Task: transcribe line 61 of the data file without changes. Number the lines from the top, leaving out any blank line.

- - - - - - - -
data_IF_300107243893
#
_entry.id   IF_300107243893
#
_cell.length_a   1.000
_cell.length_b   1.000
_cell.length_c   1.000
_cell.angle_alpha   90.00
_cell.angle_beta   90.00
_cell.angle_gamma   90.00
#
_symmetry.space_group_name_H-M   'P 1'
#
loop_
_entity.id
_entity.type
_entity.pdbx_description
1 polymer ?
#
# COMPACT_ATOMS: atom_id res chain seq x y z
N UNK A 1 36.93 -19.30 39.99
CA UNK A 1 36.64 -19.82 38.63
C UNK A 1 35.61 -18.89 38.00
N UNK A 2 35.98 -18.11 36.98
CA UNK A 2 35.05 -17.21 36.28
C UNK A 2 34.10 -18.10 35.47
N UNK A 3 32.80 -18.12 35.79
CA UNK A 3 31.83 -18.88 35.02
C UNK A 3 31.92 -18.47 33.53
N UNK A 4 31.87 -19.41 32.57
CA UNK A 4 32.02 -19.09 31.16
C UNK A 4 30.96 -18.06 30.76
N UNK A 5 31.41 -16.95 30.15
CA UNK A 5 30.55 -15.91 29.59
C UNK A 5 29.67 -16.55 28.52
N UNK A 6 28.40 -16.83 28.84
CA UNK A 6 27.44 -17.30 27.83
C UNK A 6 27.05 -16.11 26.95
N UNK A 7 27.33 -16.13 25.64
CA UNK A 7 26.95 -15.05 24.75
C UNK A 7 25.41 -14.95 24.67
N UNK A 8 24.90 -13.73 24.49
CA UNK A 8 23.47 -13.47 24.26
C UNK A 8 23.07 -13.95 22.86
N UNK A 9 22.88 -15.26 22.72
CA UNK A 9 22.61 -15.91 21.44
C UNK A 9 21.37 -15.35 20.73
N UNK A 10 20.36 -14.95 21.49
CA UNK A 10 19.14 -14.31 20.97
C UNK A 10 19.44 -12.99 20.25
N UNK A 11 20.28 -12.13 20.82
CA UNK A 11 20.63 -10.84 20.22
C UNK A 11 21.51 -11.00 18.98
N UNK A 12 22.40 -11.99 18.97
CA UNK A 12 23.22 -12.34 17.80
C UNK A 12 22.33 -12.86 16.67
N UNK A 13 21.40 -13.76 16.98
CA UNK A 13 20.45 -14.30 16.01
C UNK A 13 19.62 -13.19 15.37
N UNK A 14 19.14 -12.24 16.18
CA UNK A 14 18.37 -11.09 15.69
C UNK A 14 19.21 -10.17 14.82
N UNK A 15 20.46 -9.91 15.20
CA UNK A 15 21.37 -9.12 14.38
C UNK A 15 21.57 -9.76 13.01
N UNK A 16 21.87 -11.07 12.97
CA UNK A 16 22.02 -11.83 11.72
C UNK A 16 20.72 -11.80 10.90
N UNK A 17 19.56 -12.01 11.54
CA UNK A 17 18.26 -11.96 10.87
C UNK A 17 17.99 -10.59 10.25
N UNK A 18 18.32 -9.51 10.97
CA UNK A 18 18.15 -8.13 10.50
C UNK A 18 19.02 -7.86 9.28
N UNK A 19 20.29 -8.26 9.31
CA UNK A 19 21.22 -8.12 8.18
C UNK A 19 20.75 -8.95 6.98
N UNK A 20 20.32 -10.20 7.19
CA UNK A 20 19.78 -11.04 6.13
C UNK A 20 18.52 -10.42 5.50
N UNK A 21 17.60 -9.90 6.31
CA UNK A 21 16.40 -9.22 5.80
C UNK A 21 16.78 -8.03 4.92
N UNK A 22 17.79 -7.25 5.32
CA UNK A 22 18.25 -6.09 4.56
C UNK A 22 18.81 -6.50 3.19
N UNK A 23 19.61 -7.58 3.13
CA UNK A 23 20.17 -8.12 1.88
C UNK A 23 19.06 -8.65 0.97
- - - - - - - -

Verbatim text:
CA UNK A 14 18.37 -11.09 15.69